Recently, I had the honor and privilege of participating as a featured panelist at the inaugural "Girl Talk" event hosted by the lovely ladies and founders of Capo Bella. As part of the panel discussion, I was asked a question – a question I hear quite often from a lot of ladies:
"If I'm not being a wife to a boyfriend, and doing things that my man will love, how will he know if I'm 'wifey' material, or how will I be able to show him I can be a good wife if I don' t do those things?"
I challenged the young lady, as I challenge all of us, to CHANGE THE NARRATIVE when it comes to dating and relationships. Instead of being overly, and only, concerned with what we bring to the table or what we think we should be doing to earn the coveted role as a wife, consider what it is that he brings to the table in the relationship as well.
Her question alone made me respond with a few questions:
- Why does it have to start with or be so heavily focused on what you think you should be doing to show that you're a great wife?
- What if you were doing certain things for a certain somebody and they're not even meant to be with you?
- Do you think most men are AS concerned about this? - The response from the ladies in the room to the last question was an overwhelming and unanimous "NO."
Does he go hard for you? Is the relationship reciprocal?
While it's always great to go hard for your man and vice versa (Lord knows I go hard for my husband), ask yourself these questions when you're considering a new relationship or while you're in a relationship:
- "What do I want out of this relationship? What are my expectations?"
- "Does he go hard for me?"
- "Is he just as committed to this relationship as I am?"
- "Dos he put forth as much effort?"
- "Besides what I bring to the table, what does he bring to the table?"
- "Does his character, morals, and values align with what I want and need?"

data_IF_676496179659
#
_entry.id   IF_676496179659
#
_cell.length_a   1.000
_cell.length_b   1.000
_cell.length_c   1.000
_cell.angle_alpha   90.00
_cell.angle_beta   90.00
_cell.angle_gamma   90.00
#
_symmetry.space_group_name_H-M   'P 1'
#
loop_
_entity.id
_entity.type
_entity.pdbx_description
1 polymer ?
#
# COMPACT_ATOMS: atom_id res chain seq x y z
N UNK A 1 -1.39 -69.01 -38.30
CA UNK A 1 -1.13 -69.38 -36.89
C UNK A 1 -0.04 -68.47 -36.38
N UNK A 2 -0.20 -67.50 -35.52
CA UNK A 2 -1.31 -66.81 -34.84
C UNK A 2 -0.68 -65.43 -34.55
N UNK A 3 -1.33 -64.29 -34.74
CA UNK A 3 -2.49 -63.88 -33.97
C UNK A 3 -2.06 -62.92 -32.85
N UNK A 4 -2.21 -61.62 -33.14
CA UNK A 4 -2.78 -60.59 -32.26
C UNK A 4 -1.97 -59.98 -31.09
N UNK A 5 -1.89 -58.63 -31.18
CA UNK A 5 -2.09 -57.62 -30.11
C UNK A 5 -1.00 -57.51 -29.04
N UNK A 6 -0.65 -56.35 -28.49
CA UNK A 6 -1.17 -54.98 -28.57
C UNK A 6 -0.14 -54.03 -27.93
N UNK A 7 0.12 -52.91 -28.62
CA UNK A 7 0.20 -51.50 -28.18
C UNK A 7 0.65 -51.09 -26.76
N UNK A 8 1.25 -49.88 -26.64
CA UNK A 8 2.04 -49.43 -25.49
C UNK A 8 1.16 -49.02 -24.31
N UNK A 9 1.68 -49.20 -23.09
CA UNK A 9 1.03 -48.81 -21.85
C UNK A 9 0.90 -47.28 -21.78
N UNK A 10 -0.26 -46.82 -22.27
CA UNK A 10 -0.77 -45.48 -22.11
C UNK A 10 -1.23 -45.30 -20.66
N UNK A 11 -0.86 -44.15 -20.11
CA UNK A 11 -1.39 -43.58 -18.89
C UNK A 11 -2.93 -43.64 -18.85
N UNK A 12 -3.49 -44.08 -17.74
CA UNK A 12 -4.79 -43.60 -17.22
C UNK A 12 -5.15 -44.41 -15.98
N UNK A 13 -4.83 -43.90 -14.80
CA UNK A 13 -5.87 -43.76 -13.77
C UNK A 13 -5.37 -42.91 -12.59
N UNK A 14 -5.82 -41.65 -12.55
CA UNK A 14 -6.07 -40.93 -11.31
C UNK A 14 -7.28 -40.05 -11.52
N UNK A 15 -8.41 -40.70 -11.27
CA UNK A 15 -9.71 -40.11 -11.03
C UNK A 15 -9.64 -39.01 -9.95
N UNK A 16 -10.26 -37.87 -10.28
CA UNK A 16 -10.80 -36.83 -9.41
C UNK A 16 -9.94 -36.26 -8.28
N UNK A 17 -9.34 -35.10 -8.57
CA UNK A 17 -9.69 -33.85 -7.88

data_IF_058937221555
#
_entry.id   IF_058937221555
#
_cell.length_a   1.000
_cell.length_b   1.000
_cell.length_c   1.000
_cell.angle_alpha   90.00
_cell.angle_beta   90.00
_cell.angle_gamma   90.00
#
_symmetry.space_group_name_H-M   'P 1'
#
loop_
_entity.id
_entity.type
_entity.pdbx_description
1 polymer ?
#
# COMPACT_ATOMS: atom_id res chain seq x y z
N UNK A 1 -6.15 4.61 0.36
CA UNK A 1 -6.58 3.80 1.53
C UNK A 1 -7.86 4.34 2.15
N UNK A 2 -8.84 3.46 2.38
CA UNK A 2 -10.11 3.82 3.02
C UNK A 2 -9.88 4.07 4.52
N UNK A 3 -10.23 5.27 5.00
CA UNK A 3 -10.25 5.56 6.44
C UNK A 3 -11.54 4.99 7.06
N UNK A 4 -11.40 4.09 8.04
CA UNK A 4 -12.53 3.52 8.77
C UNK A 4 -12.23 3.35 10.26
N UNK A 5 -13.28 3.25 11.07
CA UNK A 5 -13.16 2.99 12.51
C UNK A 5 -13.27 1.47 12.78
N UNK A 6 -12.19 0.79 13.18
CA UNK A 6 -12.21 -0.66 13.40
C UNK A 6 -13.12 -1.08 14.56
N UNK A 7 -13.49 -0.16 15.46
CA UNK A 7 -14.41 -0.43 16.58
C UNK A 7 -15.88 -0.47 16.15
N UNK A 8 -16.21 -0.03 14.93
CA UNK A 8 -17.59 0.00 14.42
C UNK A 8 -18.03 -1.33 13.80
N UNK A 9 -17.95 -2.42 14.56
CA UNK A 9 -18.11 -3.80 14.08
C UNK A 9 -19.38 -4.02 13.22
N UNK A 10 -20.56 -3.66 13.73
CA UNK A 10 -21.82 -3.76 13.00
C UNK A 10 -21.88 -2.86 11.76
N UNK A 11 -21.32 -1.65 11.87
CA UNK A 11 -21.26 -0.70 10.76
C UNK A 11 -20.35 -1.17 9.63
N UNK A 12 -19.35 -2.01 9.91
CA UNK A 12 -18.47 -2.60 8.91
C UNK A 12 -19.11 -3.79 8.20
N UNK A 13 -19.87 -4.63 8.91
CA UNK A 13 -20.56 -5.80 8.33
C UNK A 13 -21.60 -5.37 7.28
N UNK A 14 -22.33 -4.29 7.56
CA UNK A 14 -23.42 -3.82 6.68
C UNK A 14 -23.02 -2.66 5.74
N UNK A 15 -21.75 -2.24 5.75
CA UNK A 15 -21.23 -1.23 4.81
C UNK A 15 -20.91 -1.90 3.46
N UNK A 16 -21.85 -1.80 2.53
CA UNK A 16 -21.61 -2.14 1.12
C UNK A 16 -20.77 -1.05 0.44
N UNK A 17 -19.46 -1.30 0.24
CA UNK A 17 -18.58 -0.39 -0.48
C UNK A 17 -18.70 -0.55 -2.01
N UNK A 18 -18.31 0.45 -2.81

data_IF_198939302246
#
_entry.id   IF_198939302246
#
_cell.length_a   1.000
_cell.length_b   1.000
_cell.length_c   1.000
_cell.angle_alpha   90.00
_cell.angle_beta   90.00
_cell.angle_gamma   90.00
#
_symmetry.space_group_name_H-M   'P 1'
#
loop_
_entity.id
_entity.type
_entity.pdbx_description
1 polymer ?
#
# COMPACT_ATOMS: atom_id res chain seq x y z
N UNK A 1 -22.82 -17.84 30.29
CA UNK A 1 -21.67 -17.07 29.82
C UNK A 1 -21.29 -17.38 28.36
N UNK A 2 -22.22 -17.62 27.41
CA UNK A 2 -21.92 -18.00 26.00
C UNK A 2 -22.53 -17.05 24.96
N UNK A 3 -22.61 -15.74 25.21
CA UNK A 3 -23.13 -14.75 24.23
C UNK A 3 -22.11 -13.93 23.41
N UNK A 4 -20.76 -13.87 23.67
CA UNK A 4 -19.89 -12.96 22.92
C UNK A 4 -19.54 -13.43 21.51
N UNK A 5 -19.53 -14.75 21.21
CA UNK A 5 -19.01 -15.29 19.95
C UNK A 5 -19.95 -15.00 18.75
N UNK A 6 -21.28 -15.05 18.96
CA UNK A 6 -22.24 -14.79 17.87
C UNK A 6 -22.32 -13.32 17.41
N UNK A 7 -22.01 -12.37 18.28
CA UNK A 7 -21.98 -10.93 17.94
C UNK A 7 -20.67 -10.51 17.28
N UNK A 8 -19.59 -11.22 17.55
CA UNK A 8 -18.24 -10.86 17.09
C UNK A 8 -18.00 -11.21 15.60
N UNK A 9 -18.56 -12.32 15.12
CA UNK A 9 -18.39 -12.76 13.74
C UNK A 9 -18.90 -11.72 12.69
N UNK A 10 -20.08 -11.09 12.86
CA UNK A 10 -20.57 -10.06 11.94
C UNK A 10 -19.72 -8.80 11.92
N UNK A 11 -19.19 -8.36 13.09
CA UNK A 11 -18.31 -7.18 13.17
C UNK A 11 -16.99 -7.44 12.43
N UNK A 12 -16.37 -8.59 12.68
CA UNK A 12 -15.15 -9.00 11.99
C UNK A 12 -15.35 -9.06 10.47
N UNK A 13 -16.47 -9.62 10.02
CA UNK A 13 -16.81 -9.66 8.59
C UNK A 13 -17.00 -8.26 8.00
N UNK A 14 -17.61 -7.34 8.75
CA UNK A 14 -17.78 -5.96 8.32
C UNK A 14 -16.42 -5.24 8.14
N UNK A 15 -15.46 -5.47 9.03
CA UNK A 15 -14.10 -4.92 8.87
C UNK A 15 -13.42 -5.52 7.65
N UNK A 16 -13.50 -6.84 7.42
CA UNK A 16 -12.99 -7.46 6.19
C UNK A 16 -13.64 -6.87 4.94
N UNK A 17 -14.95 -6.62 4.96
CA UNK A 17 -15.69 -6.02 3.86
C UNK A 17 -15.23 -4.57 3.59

Helping to answer these questions can help steer the direction of the relationship so that the narrative is no longer restricted to what you should be doing to make things work to, or to somehow "make" him want to be with you.
It all comes down to one word: RECIPROCATION. In other words, you have to decide whether or not the love you're giving to someone else is being reciprocated back to you. Trust and believe that every wonderful quality that you bring to the table (and even the stuff that still needs work) will be admired, appreciated, and received with loving arms by the one who's truly meant to love you for life.
Do you embrace and love yourself regardless of who is or isn't loving you?
In the past, I used to question other people by saying things like, "Do you even know how great of a woman I am?" only to later realize that I didn't have to ask someone to validate something that I should've already known and believed about myself.
Ultimately, I realized that my unhealthy search for love was a direct reflection of the lack of love and appreciation I had for myself. I expected others to be for me what I struggled to be even for myself – someone who believed in me, supported me, and encouraged me.
I wanted people to love me, but I struggled to love myself.
Quite often, the way we allow others to treat us is often a sign of how little or how much we love ourselves. This was obvious for me based on a lot of the issues I dealt with in the past before I met my husband. Then, I started to notice that the more I embraced and loved myself, the less foolishness I started to accept from everyone else. Hence, I did a lot of self-reflection, self-care, prayer, and writing, and focused on being a better me for me, not because I wanted to be somebody's wife. It led to me to a place where I was finally okay with who God designed me to be, regardless of the relationship I was in at the moment.
So, by the time my husband and I started dating, I didn't need someone to come along and validate how great of a woman I was. Based on my past relationships, and even because of the natural gifts that we're given as women (nurturing, caring, loving, giver, etc.), I already knew how great of a girlfriend or wife I was and could be…and you should too.
…But does he cherish you?
Plus, it's easy to be a good woman to a good man, so that was a given. The experience listed on my so-called "relationship resume" was proof of how great of a girlfriend I could be, let alone a wife. I was ready to give it my all again, but first, I had to make sure that he was ready and had the capacity to receive and reciprocate the love I wanted to give to him. I needed to know that he could handle my heart with care. Like Cardi B says, "Yeah, my heart is like a package with a fragile label on it. Be careful with me."
Nevertheless, I was no longer obsessed about doing any and everything I could to "make" him love me. Instead, I was more concerned about how he could show me through his actions, not just his words, that he was ready and he recognized and appreciated my value.
Ladies remember, you are not simply a prize or a trophy that sits on a shelf and collects dust; rather, you are to be loved, cherished, and respected. Be confident and comfortable with who you are, and harness the power within you.
The one who admires and appreciates your value and worth will be worth your time.